Indeed, this qualification is in consonance with the spirit
and letter of section 186, which provides that the rate
therein fixed shall be "paid by the manufacturer or
producer." In other words, it is not intended for the end-
user or consumer. There would have been no reason to
insert the aforementioned qualification, and the same
would not have been made, had the purpose of the proviso
been to

_______________

2 Italics ours.

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Zamora vs. Court of Tax Appeals

apply section 186 to the importation of parts and


accessories of automobiles as completely knocked down
parts, regardless of whether or not the importer was an
automobile manufacturer or assembler. The view taken in
the appealed decision is further bolstered up by the
subsequent proviso, in section 184(a), to the effect that "the
total cost of such materials or parts on which tax has
already been paid under section one hundred and eighty-six
x x x shall be deductible from the gross selling price or
gross value in money of the assembled or manufactured
articles x x x."
Then, too, it is not difficult to understand why the
application of the 7 per centum rate was limited only to
importations made by those engaged in the manufacture
and assembly of automobiles—the Government wanted to
encourage the establishment of factories or plants for the
manufacture or assembly of automobiles in the Philippines,
to increase job opportunities for local laborers and
mechanics and reduce the drain on our dollar reserve
resulting from the purchase of foreign-made automobiles.
Needless to say, the 7% compensating tax applied to
previous similar importations of the Petitioner is not and
cannot be controlling in the case at bar. Well-settled is the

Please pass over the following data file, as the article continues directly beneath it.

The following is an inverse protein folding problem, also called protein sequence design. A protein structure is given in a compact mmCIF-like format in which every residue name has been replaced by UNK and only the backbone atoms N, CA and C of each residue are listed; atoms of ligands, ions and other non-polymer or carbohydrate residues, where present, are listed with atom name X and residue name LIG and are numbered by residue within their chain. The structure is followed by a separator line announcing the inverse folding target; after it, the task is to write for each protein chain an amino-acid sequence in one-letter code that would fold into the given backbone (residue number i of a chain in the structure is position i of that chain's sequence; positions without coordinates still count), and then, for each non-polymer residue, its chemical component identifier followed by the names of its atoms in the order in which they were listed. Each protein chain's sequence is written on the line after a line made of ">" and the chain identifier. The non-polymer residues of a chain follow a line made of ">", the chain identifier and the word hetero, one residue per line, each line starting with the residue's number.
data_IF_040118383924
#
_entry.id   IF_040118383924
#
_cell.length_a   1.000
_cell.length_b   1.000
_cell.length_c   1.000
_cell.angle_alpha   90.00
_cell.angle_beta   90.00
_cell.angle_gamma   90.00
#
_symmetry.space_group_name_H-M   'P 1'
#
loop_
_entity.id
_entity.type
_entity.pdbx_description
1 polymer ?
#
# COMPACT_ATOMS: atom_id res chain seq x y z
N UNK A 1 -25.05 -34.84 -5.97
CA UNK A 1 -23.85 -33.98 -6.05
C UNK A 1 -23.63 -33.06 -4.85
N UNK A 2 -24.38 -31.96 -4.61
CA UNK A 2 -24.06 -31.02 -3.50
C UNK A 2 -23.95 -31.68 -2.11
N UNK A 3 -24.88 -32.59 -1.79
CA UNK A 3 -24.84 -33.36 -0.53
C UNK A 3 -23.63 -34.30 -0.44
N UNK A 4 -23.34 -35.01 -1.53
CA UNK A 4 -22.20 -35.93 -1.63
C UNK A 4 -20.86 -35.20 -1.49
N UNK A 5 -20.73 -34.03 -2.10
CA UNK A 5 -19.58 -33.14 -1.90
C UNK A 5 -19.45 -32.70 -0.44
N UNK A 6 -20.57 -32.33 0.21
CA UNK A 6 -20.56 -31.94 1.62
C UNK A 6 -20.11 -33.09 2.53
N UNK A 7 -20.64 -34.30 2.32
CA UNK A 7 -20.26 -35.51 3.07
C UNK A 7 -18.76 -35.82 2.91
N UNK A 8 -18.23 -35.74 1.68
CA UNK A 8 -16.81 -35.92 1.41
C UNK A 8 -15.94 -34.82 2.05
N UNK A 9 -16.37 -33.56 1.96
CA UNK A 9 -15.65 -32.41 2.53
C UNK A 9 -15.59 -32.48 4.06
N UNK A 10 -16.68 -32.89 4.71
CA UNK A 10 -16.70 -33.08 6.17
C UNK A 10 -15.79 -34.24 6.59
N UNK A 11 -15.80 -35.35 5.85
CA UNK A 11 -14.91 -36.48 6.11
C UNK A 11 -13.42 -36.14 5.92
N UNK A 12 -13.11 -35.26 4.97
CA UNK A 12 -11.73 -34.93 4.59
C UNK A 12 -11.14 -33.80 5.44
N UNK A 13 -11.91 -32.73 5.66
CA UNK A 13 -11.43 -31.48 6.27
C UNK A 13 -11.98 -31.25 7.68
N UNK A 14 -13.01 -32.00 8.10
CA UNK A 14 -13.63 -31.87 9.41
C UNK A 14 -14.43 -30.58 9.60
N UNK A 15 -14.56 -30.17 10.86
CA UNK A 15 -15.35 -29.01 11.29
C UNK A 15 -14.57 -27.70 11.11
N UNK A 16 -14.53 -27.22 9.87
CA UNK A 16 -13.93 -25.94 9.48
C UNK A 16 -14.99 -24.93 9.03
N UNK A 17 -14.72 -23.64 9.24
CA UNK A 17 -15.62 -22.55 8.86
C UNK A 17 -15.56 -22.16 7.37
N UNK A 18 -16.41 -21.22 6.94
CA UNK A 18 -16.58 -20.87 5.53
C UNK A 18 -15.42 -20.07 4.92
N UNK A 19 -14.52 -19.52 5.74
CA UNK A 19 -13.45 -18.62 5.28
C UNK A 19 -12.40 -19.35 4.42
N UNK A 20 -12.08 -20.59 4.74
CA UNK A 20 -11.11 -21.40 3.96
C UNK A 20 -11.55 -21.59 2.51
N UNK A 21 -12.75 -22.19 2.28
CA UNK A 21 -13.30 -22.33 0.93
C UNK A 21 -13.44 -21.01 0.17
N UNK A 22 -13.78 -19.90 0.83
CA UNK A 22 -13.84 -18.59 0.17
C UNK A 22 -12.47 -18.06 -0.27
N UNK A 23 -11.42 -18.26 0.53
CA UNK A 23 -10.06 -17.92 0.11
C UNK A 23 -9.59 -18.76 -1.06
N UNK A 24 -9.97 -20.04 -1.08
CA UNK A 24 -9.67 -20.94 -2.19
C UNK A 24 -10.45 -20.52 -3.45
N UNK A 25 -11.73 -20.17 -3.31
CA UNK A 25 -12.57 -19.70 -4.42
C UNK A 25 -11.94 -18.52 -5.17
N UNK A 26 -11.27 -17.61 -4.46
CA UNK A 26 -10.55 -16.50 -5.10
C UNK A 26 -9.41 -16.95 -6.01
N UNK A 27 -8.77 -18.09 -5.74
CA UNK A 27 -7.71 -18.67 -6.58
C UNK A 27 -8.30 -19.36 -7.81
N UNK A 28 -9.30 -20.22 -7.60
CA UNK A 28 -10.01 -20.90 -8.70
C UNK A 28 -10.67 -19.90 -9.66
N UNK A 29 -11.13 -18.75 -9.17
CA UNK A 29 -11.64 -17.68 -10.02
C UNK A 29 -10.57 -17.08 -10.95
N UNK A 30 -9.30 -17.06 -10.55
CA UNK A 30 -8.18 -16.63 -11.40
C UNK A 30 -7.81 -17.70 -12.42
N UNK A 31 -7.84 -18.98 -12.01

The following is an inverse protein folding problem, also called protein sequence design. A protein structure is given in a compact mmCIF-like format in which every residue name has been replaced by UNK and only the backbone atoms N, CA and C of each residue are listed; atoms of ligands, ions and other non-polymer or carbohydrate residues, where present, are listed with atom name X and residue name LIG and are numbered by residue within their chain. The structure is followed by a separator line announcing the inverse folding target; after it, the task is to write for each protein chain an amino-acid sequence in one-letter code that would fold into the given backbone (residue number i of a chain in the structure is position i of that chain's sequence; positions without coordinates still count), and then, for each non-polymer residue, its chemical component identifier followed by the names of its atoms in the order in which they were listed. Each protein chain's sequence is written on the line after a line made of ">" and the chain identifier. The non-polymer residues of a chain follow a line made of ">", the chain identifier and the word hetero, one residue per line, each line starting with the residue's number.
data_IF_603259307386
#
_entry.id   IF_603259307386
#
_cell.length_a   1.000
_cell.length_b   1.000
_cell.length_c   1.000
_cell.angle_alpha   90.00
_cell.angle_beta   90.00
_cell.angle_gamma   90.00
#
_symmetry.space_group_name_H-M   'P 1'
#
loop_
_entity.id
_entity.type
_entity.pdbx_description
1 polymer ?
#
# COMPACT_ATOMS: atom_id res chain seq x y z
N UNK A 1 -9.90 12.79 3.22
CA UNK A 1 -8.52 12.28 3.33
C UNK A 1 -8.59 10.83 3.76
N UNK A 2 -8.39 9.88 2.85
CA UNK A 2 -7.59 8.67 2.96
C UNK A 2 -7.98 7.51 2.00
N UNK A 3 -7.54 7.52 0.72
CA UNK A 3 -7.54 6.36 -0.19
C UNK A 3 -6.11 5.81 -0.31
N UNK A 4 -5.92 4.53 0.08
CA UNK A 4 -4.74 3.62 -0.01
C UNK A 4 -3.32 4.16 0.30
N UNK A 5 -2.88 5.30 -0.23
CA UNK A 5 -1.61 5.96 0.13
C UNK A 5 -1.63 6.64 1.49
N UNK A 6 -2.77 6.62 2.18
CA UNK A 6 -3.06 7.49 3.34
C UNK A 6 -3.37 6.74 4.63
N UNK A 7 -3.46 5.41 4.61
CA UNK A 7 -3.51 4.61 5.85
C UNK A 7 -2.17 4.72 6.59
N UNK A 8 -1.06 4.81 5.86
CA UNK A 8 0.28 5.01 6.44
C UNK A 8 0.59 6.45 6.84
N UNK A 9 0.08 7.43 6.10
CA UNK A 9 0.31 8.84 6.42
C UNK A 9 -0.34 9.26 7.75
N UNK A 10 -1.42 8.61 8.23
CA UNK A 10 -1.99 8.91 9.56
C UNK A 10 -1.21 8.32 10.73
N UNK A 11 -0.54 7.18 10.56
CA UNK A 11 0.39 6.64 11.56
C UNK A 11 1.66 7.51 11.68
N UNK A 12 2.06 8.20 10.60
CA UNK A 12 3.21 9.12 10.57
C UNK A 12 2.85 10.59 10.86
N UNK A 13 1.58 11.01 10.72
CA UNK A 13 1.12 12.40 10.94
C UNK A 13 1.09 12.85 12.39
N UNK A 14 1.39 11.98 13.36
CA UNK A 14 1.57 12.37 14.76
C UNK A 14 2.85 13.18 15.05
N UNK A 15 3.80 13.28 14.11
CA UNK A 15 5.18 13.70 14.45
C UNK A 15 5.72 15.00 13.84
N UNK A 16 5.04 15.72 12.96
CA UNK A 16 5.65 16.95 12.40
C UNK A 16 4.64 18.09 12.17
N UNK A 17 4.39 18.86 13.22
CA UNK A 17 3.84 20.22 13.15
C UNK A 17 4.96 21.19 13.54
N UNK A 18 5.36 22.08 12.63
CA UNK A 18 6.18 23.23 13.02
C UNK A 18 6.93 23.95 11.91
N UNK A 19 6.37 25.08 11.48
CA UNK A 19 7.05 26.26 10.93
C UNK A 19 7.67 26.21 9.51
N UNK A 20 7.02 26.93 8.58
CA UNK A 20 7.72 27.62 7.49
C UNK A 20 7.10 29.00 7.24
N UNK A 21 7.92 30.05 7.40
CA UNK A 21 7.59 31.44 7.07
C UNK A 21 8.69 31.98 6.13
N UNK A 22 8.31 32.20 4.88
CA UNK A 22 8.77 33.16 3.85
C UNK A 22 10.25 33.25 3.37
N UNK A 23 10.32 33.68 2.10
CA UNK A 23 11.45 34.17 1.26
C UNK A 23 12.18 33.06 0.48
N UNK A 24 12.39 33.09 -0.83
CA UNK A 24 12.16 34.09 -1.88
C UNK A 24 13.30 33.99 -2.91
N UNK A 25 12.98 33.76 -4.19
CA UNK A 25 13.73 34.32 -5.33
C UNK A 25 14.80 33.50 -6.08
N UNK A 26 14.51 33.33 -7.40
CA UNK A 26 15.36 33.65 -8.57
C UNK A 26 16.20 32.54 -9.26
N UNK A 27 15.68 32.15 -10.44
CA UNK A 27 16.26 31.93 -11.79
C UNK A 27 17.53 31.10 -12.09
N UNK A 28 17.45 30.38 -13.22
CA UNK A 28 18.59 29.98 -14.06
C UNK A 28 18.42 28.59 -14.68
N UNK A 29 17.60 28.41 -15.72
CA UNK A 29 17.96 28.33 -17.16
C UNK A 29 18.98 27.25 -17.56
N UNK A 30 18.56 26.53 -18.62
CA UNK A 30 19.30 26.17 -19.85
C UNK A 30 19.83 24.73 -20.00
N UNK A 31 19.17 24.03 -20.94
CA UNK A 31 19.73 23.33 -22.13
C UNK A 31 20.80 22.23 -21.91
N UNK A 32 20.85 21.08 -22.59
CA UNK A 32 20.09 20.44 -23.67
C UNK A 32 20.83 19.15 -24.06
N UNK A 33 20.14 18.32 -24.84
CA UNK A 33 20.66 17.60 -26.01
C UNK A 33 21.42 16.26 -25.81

rule that errors committed by public officers can not be set
up as estoppel against the Government
3
or bar its future
action in accordance with law.
WHEREFORE, the appealed decision is hereby
affirmed, with costs against Petitioner herein. It is so
ordered.

_______________

3 Government v. Monte de Piedad, 35 Phil. 728; Pineda v. Court of First


Instance, 52 Phil. 803; Estate of de la Viña v. Government, 65 Phil. 262;
Cu Unjieng v. Board of Tax Appeals, 100 Phil 1: Hilado v. Collector of
Internal Revenue, 100 Phil. 288, 295; Canlubang v. Standard Alcohol Co.,
L-10887, April 16, 1958; Genato v. Court of Tax Apeals, 104 Phil. 615, 621;
Philippine American Drug Co. v. Collector of Internal Revenue, 106 Phil.
161, 167-168; Lewin v. Galang, 60 O.G. 7366; Visayan Cebu Terminal Co.
v. Commissioner of Internal Revenue, L-19530 & L-19444, Feb. 27, 1965.

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Zamora vs. Court of Tax Appeals

     Reyes, J.B.L., Makalintal, Zaldivar, Castro, Fernan-


do, Teehankee and Villamor, JJ., concur.
     Dizon and Makasiar, JJ., are on leave.
     Barredo, J., took no part.

Decision affirmed.

Notes.—(a) Compensating tax.—See also Collector of


Internal Revenue vs. Viduya, L-10808, Feb. 28, 1958, where
the issue involved relates to the payment by end-users of
compensating tax under Section 190 of the Tax Code.
Compare Co Po vs. Collector of Internal Revenue, 5 SCRA
1057, holding that the compensating tax is not an import
tax (citing International Business Machines Corporation vs.
Collector of Internal Revenue, L-6732, March 6, 1956), and
merchants, importers and manufacturers are not required
to pay said tax, but the advance sales tax.
For exemption from payment of compensating tax, see
Republic Act No. 3079 and Commissioner of Internal
Revenue vs. Philippine Ace Lines, Inc., 25 SCRA 912.
The purpose of the compensating tax is to serve as an
equalizer—to place casual importers, who are not
merchants, on equal footing with established merchants
who pay sales tax on articles imported by them (Bisaya
Land Transportation Co. vs. Collector of Internal Revenue,
L-12100 and L-11812, May 29, 1959).
(b) Government not bound by error of its agents.—Errors
of tax officers or officials of the government do not bind the
government or prejudice its right to collect the taxes legally
due from taxpayers (McGrath vs. Collector of Internal
Revenue, 1 SCRA 639. See also Pineda vs. Court of First
Instance and Collector of Internal Revenue, 52 Phil. 803;
Koppel [Phil.], Inc. vs. Collector of Internal Revenue, 3
SCRA 17; Floro vs. Philippine National Bank, 5 SCRA 906;
Tan Guan vs. Court of Tax Appeals, 19 SCRA 903; Pacific
Oxygen & Acetylene Co. vs. Commissioner of Internal
Revenue, 13 SCRA 622; British Traders Insurance Co., Ltd.
vs. Commissioner of Internal Revenue, 13 SCRA 719; Luzon
Stevedoring Corporation vs. Court of Tax Appeals, 18 SCRA
436; Central Azucarera de Tarlac vs. Commissioner of
Internal Revenue, 104 Phil. 653).